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Courtesy of MD Anderson Cancer Center

An 'Army Of People' Helps Houston Cancer Patients Get Treatment

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Parts of Houston remain flooded, but most hospitals are up and running, according to Darrell Pile, CEO of the Southeast Texas Regional Advisory Council, which manages the catastrophic medical operations center in Houston. Marcus Yam/LA Times/Getty Images hide caption

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Marcus Yam/LA Times/Getty Images

In Houston, Most Hospitals 'Up And Fully Functional'

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William Scott (right) and his wife, Teresa, arrived at DaVita Med Center Dialysis in Houston on Tuesday morning, after missing William's appointment on Monday. "It's just good he got in here," she says. Ryan Kellman/NPR hide caption

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Ryan Kellman/NPR

'This Is Surreal': Houston Dialysis Center Struggles To Treat Patients

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Evacuees fill up cots at a shelter set up inside the George R. Brown Convention Center in Houston, Texas. Joe Raedle/Getty Images hide caption

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Joe Raedle/Getty Images

Health Issues Stack Up In Houston As Harvey Evacuees Seek Shelter

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After surgeons removed a tumor from Dan Fabbio's brain, they gave him his saxophone — to see whether he'd retained his ability to play. A year after his surgery, Fabbio is back to work full time as a music teacher. YouTube/Screenshot by NPR hide caption

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YouTube/Screenshot by NPR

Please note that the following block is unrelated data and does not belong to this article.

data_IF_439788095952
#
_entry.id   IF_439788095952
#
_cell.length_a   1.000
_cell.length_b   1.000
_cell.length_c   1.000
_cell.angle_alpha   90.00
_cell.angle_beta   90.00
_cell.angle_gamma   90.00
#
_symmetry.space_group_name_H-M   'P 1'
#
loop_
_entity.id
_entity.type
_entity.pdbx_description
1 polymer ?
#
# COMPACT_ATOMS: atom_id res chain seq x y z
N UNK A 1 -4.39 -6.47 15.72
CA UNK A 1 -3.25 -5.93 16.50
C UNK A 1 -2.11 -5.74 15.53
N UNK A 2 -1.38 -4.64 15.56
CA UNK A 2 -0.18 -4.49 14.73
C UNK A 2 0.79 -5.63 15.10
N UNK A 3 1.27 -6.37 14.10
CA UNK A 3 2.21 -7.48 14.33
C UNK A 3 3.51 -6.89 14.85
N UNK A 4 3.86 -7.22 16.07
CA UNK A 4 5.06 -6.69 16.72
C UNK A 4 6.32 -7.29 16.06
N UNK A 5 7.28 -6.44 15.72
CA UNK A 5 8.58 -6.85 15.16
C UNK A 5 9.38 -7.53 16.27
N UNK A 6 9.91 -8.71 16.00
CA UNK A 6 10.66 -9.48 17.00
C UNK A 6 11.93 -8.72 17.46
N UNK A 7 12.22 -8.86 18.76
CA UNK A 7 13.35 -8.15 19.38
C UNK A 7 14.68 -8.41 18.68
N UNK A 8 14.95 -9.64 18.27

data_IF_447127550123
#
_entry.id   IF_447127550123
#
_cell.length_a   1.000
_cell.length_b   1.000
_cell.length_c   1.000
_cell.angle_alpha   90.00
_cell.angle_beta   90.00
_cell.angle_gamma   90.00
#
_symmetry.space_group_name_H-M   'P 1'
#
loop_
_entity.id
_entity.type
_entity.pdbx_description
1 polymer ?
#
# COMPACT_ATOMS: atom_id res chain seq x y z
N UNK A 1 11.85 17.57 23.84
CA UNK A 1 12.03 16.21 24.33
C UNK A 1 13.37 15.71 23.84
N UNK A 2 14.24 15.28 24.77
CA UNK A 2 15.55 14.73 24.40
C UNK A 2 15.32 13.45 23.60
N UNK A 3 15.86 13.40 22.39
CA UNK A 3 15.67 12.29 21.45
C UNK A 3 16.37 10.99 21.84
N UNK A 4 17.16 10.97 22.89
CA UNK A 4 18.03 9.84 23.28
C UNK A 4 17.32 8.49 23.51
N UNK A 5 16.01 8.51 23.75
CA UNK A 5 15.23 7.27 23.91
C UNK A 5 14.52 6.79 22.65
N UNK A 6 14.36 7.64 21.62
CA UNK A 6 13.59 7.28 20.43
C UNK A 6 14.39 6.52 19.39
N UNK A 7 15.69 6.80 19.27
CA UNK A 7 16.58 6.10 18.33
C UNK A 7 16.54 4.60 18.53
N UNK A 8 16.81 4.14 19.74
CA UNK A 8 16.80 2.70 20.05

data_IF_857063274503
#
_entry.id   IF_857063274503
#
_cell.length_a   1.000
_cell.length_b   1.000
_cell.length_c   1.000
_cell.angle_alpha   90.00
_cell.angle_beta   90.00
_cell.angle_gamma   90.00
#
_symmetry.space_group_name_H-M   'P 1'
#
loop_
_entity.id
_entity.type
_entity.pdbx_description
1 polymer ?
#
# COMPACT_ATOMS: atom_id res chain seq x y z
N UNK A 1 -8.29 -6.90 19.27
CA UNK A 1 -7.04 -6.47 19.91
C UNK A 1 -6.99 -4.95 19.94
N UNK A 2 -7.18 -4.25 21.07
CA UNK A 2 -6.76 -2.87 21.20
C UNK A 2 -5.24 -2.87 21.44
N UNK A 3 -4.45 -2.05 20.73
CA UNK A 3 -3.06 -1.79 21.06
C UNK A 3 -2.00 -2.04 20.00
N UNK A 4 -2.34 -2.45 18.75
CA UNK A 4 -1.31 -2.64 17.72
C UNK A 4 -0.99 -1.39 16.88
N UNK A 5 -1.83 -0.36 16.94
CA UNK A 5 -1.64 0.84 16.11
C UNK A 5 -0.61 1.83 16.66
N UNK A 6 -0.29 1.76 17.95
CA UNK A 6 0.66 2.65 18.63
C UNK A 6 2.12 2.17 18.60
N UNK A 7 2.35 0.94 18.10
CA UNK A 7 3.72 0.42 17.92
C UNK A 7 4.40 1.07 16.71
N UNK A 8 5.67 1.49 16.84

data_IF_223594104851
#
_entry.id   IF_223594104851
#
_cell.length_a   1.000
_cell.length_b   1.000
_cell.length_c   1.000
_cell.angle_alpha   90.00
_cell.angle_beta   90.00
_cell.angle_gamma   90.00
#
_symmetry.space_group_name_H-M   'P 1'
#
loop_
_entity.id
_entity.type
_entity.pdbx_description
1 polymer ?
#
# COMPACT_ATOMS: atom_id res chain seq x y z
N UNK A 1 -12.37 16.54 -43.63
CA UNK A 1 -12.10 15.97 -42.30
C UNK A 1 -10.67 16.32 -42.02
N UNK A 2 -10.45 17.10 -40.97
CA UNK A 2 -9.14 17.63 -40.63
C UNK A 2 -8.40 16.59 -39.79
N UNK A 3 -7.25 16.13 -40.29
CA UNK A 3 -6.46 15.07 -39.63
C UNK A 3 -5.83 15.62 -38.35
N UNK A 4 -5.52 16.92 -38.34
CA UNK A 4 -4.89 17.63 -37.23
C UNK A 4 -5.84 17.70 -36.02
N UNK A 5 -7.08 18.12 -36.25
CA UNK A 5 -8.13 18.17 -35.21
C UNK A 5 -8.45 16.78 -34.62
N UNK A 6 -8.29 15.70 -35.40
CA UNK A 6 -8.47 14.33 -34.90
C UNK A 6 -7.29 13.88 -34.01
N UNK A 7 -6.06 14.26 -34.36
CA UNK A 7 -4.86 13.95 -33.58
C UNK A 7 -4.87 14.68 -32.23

This Music Teacher Played His Saxophone While In Brain Surgery

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Hospital emergency departments are tasked with saving the lives of people who overdose on opioids. Clinicians and researchers hope that more can be done during the hospital encounter to connect people with treatment. FangXiaNuo/Getty Images hide caption

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After a briefing Tuesday on the opioid crisis, President Trump remarked on its severity but did not offer many specifics on tackling the problem. Two days later, he said his administration would declare a national emergency. Nicholas Kamm/AFP/Getty Images hide caption

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Nicholas Kamm/AFP/Getty Images

Some States Say Declaring An Emergency Has Helped In The Opioid Fight

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Andrea Towson used heroin for more than three decades. After a near-death experience with fentanyl, she sought help. Shelby Knowles/NPR hide caption

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Shelby Knowles/NPR

'That Fentanyl — That's Death': A Story Of Recovery In Baltimore